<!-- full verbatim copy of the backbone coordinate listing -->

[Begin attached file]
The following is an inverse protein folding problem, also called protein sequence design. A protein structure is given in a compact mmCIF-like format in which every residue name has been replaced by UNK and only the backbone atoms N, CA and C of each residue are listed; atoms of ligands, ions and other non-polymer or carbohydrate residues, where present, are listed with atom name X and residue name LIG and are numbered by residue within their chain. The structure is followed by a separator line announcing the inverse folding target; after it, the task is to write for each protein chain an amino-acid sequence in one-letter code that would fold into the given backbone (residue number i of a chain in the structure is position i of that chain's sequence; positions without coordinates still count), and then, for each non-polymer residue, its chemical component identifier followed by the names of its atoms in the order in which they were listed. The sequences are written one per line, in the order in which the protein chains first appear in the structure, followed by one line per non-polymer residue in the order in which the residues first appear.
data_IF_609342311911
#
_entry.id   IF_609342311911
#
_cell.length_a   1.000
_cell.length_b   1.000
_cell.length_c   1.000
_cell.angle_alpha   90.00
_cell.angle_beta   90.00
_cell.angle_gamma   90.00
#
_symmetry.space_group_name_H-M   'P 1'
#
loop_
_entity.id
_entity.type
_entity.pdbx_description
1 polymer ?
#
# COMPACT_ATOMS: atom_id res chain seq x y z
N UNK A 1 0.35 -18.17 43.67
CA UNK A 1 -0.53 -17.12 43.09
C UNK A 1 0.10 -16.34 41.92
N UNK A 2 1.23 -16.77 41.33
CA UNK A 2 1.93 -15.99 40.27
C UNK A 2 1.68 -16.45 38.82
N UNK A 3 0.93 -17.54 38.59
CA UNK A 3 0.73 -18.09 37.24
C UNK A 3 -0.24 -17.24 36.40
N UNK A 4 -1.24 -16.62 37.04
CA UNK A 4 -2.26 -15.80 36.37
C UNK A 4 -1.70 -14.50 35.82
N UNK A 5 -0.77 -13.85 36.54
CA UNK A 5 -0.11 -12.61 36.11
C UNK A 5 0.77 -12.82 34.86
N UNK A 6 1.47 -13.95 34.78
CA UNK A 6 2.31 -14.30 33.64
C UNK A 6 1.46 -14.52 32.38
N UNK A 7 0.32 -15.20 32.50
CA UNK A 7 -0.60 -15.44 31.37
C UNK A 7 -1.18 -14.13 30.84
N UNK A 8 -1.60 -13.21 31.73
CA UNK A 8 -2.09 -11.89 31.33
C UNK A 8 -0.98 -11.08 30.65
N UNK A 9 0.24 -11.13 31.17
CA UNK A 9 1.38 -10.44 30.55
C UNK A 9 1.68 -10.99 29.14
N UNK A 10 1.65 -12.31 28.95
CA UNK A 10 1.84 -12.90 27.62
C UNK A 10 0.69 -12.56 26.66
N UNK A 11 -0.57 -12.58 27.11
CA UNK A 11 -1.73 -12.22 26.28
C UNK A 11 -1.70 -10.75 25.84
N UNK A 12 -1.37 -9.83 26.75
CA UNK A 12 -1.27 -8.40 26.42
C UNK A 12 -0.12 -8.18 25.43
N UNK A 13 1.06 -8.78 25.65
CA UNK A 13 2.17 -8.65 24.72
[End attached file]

The following is an inverse protein folding problem, also called protein sequence design. A protein structure is given in a compact mmCIF-like format in which every residue name has been replaced by UNK and only the backbone atoms N, CA and C of each residue are listed; atoms of ligands, ions and other non-polymer or carbohydrate residues, where present, are listed with atom name X and residue name LIG and are numbered by residue within their chain. The structure is followed by a separator line announcing the inverse folding target; after it, the task is to write for each protein chain an amino-acid sequence in one-letter code that would fold into the given backbone (residue number i of a chain in the structure is position i of that chain's sequence; positions without coordinates still count), and then, for each non-polymer residue, its chemical component identifier followed by the names of its atoms in the order in which they were listed. The sequences are written one per line, in the order in which the protein chains first appear in the structure, followed by one line per non-polymer residue in the order in which the residues first appear.
data_IF_609342311911
#
_entry.id   IF_609342311911
#
_cell.length_a   1.000
_cell.length_b   1.000
_cell.length_c   1.000
_cell.angle_alpha   90.00
_cell.angle_beta   90.00
_cell.angle_gamma   90.00
#
_symmetry.space_group_name_H-M   'P 1'
#
loop_
_entity.id
_entity.type
_entity.pdbx_description
1 polymer ?
#
# COMPACT_ATOMS: atom_id res chain seq x y z
N UNK A 1 0.35 -18.17 43.67
CA UNK A 1 -0.53 -17.12 43.09
C UNK A 1 0.10 -16.34 41.92
N UNK A 2 1.23 -16.77 41.33
CA UNK A 2 1.93 -15.99 40.27
C UNK A 2 1.68 -16.45 38.82
N UNK A 3 0.93 -17.54 38.59
CA UNK A 3 0.73 -18.09 37.24
C UNK A 3 -0.24 -17.24 36.40
N UNK A 4 -1.24 -16.62 37.04
CA UNK A 4 -2.26 -15.80 36.37
C UNK A 4 -1.70 -14.50 35.82
N UNK A 5 -0.77 -13.85 36.54
CA UNK A 5 -0.11 -12.61 36.11
C UNK A 5 0.77 -12.82 34.86
N UNK A 6 1.47 -13.95 34.78
CA UNK A 6 2.31 -14.30 33.64
C UNK A 6 1.46 -14.52 32.38
N UNK A 7 0.32 -15.20 32.50
CA UNK A 7 -0.60 -15.44 31.37
C UNK A 7 -1.18 -14.13 30.84
N UNK A 8 -1.60 -13.21 31.73
CA UNK A 8 -2.09 -11.89 31.33
C UNK A 8 -0.98 -11.08 30.65
N UNK A 9 0.24 -11.13 31.17
CA UNK A 9 1.38 -10.44 30.55
C UNK A 9 1.68 -10.99 29.14
N UNK A 10 1.65 -12.31 28.95
CA UNK A 10 1.84 -12.90 27.62
C UNK A 10 0.69 -12.56 26.66
N UNK A 11 -0.57 -12.58 27.11
CA UNK A 11 -1.73 -12.22 26.28
C UNK A 11 -1.70 -10.75 25.84
N UNK A 12 -1.37 -9.83 26.75
CA UNK A 12 -1.27 -8.40 26.42
C UNK A 12 -0.12 -8.18 25.43
N UNK A 13 1.06 -8.78 25.65
CA UNK A 13 2.17 -8.65 24.72